Juilliard’s annual New Dances program, in which a guest choreographer works with each of the four dance classes to create a world-premiere work especially for them, is fully underway.
In making Quilt for the first-years, Marcus Jarrell Willis found inspiration in 1970s interviews with women about quilting. “There’s a parallel between creating a quilt and our existence in the world as people,” he said not long after rehearsals began. “Each patch has a story, and the quilt doesn’t exist unless they’re all together.” The costumes will have a patchwork theme, and the music includes recorded works by creative associate Caroline Shaw, faculty member Christopher Rouse, and Karol Beffa. “The dancers are blowing my mind with every rehearsal.”
Nelly van Bommel says that Nadir, her piece for the second-years, is set in the late 1950s and doesn’t have a particular storyline. Choreographing for New Dances “is a flowing process,” she said. “I’m trying not to think too much about the end result so it doesn’t freeze the process.” While the music features selections by Vivaldi and Bizet, it also includes a French-North African version of the pop song “Itsy Bitsy Teenie Weenie Yellow Polka Dot Bikini.” The French colonial legacy in North Africa is very dark, but in music, it yielded “something fruitful while forced.”
Play Well With Others
New Dances started at Juilliard shortly after Peter Chu (BFA ’02, dance) graduated. And though he’s been back at Juilliard a number of times setting graduate solos, this is his first New Dances experience. “It’s so special for classes to have something created for and with them.” The music for Chu’s piece for the third-years, Play Well With Others, is being composed and will be performed by Juilliard Jazz musicians. “It’s a full-on collaboration,” Chu said, noting that the dancers have been improvising with the musicians each week. “To be in one room with 21 incredible, diverse dancers—to be in one room with so much talent—I’m like a kid in a candy store.”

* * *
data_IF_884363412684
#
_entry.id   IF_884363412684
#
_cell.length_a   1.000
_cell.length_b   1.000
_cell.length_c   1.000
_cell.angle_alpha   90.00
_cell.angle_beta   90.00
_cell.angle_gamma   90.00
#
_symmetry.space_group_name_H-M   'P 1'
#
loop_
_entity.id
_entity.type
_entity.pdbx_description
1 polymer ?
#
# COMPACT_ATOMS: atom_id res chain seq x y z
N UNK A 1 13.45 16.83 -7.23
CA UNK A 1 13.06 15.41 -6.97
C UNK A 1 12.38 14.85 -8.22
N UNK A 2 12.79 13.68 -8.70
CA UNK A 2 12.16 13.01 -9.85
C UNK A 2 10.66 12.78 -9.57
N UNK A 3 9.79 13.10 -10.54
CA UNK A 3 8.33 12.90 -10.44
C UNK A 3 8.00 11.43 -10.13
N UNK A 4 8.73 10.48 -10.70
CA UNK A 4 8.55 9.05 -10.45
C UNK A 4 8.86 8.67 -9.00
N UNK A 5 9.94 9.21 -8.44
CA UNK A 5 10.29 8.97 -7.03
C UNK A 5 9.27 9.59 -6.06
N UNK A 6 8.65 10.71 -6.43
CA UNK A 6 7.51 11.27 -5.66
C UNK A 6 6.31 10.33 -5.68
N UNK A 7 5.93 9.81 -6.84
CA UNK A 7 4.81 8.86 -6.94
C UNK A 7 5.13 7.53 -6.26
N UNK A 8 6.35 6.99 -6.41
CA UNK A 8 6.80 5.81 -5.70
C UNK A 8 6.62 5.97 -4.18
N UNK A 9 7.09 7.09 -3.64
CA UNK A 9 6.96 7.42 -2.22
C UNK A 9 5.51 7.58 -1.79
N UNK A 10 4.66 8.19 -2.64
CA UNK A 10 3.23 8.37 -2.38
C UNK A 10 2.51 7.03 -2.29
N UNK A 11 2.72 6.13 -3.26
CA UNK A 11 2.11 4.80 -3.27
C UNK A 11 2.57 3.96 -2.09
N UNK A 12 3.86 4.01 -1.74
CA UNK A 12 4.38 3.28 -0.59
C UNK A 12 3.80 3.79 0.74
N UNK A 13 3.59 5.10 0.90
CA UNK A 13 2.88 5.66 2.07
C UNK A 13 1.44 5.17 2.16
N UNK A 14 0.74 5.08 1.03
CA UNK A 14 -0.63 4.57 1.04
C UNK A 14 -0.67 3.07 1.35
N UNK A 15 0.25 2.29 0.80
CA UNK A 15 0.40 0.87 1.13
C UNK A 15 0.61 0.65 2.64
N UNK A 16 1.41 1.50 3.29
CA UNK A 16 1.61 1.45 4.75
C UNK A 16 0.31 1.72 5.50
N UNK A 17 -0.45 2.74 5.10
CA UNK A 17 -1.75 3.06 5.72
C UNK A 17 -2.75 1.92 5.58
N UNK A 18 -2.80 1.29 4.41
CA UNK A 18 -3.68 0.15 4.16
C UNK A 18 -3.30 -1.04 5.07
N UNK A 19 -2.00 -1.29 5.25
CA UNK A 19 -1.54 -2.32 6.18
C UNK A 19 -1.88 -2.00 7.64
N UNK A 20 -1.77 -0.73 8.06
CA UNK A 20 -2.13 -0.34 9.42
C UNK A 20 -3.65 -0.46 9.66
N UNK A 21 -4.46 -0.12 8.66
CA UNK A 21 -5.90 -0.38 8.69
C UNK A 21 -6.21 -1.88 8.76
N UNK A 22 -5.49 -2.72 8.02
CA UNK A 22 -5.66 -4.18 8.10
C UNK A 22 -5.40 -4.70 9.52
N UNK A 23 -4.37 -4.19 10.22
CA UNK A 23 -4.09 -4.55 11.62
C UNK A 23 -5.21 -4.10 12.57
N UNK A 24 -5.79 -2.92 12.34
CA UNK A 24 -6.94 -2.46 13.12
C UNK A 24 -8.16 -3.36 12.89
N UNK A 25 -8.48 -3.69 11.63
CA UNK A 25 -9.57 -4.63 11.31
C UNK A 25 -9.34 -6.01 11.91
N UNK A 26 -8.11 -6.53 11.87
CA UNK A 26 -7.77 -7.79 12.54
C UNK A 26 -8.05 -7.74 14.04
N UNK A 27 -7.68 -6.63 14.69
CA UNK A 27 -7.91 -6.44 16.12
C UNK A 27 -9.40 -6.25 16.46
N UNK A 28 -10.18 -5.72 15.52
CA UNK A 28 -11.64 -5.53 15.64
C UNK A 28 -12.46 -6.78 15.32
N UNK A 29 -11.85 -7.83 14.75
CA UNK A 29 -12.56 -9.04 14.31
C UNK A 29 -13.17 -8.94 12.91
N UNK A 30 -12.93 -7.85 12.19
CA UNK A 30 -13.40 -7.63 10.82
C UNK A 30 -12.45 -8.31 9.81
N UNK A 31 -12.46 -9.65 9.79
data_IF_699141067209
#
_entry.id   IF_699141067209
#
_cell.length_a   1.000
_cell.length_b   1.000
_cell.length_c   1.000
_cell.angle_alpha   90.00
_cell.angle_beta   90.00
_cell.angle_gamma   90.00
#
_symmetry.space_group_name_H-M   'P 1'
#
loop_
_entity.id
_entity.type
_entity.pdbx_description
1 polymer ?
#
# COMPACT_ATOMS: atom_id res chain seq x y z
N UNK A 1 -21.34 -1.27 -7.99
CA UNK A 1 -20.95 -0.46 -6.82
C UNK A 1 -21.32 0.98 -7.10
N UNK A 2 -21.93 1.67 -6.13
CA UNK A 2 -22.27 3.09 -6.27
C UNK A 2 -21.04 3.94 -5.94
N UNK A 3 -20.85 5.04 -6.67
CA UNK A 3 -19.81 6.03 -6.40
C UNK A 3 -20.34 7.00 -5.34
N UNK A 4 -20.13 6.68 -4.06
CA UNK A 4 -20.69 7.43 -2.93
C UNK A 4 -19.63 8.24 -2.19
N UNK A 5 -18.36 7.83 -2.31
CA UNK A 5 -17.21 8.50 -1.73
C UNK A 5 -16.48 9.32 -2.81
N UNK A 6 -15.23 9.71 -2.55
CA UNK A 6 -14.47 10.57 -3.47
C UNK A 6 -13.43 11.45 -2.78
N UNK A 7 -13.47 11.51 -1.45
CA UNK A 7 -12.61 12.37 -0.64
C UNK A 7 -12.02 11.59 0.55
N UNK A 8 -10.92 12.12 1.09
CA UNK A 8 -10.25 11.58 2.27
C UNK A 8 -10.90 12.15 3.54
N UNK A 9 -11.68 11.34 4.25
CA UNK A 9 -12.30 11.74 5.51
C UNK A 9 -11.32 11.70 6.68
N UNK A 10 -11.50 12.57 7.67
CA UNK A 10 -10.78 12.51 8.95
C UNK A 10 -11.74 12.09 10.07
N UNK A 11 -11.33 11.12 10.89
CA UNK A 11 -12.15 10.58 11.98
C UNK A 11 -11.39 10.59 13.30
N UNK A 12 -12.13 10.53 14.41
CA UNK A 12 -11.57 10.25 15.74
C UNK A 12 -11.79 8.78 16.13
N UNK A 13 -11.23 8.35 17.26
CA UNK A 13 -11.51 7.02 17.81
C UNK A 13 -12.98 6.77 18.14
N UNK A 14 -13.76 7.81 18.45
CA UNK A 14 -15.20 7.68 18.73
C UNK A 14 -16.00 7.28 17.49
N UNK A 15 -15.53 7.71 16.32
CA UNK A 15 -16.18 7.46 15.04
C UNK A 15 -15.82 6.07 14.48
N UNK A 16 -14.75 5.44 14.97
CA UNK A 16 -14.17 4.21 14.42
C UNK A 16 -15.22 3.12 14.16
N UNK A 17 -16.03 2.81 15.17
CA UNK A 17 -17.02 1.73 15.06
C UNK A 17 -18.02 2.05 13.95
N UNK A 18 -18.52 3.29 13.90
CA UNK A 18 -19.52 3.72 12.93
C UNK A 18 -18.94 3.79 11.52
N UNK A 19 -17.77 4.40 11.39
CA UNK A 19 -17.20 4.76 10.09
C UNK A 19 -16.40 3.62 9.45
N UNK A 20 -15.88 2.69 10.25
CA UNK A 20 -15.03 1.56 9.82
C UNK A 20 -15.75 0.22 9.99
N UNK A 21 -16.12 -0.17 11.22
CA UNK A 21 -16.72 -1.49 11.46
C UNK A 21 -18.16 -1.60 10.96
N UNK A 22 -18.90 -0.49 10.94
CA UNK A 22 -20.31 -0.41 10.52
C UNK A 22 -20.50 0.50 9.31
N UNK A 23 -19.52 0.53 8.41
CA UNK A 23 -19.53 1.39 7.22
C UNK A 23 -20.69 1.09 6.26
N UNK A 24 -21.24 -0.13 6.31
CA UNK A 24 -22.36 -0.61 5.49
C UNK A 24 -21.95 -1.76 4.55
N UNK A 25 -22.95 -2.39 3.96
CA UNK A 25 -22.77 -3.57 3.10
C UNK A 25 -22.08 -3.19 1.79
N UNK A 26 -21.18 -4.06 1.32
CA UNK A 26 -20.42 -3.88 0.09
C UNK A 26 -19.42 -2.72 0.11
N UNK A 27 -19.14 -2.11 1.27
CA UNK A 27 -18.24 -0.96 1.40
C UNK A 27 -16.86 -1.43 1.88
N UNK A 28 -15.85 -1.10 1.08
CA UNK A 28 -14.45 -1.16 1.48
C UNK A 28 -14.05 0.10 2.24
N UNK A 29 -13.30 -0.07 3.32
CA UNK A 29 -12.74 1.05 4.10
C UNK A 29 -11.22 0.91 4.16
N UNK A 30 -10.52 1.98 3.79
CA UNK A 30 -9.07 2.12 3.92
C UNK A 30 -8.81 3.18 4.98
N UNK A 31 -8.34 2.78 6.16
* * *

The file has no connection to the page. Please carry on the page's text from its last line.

Look Who's Coming to Dinner
Stefanie Batten Bland’s piece for the fourth-years, Look Who’s Coming to Dinner, is set to an original composition by Paul Damian Hogan III. Inspired by the groundbreaking 1967 film Guess Who’s Coming to Dinner, in which a white woman’s black fiancé meets her parents, this work “pays tribute to those who paved the way toward acceptance in love and in life,” Bland said. “I’m curious as to who is still not welcome at our tables. I think much of our progress as a nation has moved this conversation forward but there is always a group considered ‘other,’ and I’d like to address who makes up that group today. Who do we think ‘other’ looks like now? How do we want to share with them?”
Susan Jackson is Juilliard's editorial director